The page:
Friday, December 30, 2011

Network Monitoring Tool - Nagios

Lately I have been working on evaluating the various Open source Network monitoring tools for monitoring the large Networks.

Yes Networks, which not only comprised of servers/ boxes but also other devices like printers, routers, switches etc.

Moreover the network which I am talking about is not of 5-10 machines but I am talking monitoring a cluster of 100+ boxes.

Here is brief and a good article defining the few of the popular Open source Network Monitoring tools.

Apart from all the tools mentioned in the above link I have been extensively working on Nagios and found it pretty good, efficient, extensible, very easy to use and setup

Written in C and Backed by a very active community support, Nagios comes with an extremely robust backend, fast and intuitive UI and gives almost everything a system or network administrator could ask for monitoring the network.

Nagios comes with a wide range of plugins which can monitor almost every bit of hardware or software installed anywhere in your network or networks of networks.

Starting from the basic Ping plugin it has gone far ahead and provided the features of active (see NRPA plugin) and passive (see NSCA Plugin) monitoring .

Of course we can provide our own plugins and also can use it like any other plugin's.

Notifications as usual remains the critical part of any monitoring tool and Nagios itself provides a good and robust SMS and email notification framework.

The webUI is pretty intuitive and provides different ways to logically group the boxes and networks, so that monitoring is much easier and can provide the health of my network in a logically manner.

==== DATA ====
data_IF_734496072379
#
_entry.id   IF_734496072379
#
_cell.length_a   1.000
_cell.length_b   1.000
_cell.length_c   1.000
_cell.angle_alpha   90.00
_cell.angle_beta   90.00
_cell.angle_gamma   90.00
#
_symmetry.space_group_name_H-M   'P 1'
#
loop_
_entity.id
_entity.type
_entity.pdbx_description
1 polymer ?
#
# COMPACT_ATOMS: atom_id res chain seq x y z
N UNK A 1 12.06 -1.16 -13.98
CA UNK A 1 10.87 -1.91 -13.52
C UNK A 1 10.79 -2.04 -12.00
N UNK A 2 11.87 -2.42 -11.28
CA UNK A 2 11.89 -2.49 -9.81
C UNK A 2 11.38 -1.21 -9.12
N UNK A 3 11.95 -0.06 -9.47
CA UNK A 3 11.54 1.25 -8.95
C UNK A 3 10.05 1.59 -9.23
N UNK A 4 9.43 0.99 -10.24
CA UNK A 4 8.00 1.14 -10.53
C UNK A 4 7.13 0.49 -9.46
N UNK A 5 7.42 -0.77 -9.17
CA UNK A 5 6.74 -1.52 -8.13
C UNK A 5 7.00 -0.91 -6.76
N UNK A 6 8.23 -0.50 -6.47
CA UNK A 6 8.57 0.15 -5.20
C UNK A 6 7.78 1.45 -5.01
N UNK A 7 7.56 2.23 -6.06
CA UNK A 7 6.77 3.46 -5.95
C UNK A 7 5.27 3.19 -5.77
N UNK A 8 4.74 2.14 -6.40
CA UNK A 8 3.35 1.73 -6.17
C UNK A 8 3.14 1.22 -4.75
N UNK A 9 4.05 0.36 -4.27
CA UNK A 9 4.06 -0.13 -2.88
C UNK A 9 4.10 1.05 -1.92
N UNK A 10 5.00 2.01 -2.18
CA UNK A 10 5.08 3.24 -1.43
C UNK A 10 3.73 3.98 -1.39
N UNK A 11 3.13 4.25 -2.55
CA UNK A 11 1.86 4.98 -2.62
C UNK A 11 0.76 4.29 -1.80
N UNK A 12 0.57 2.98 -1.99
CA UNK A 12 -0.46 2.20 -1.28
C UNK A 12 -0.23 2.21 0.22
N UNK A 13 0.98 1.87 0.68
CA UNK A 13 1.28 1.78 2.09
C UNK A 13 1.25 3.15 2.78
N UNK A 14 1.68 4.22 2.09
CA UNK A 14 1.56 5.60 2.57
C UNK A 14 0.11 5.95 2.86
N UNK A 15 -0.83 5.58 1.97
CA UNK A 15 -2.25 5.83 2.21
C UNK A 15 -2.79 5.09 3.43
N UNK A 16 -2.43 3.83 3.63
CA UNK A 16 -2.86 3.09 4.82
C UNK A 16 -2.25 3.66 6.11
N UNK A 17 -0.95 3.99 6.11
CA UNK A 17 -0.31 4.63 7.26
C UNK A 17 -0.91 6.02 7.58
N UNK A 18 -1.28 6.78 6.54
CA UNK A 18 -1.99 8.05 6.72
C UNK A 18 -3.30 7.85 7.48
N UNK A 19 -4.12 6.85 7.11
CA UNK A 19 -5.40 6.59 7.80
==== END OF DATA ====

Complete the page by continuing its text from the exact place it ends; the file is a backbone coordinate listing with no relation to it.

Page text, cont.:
After learning all the above there is no second thought that Nagios is rightly termed as the Enterprise class monitoring tool, which have been used to monitor the IT-Infrastructure of the companies

The only missing thing what I found is that it does not support installation on Windows but it does provide the plugin's to monitor Window's Boxes (see here).

Few important Links: -

1. Download Nagios
2. Installing Nagios on Ubuntu
3. Short Intro about Nagios Plugins
4. Nagios Directory
5. Nagios Plugins and Add-ons
6. Plugins for Monitoring Hadoop - HDFS , Datanodes and JMX Plugin
7. Monitoring Windows Boxes

Tips and Tricks: -

1. Where to find Nagios Configurations files - /usr/local/nagios

2. Where is the Plugin Directory - /usr/local/nagios/libexec

3. How to stop/ start/ restart Nagios - sudo /etc/init.d/nagios stop|reload|start

4. Debugging issues during Nagios startup -

In Nagios what all matters is the /usr/local/nagios/etc/nagios.cfg file.

This is the file which you need to validate before starting or restarting your nagios process.

To validate the nagios.cfg file run this command "sudo /usr/local/nagios/bin/nagios -v /usr/local/nagios/etc/nagios.cfg".

In case of any issues the errors will be displayed on the console and would help in debugging and fixng the issue.

Error handling and reporting in nagios is in very raw state and even the type of plugins used also matters a lot.
(I had a hard time in configuring NSCA becasue there was one extra blank line in the one of the Shell Scripts).

So it is always advisable to frequently the check the configurations, so that the errors can be catch at early stages.

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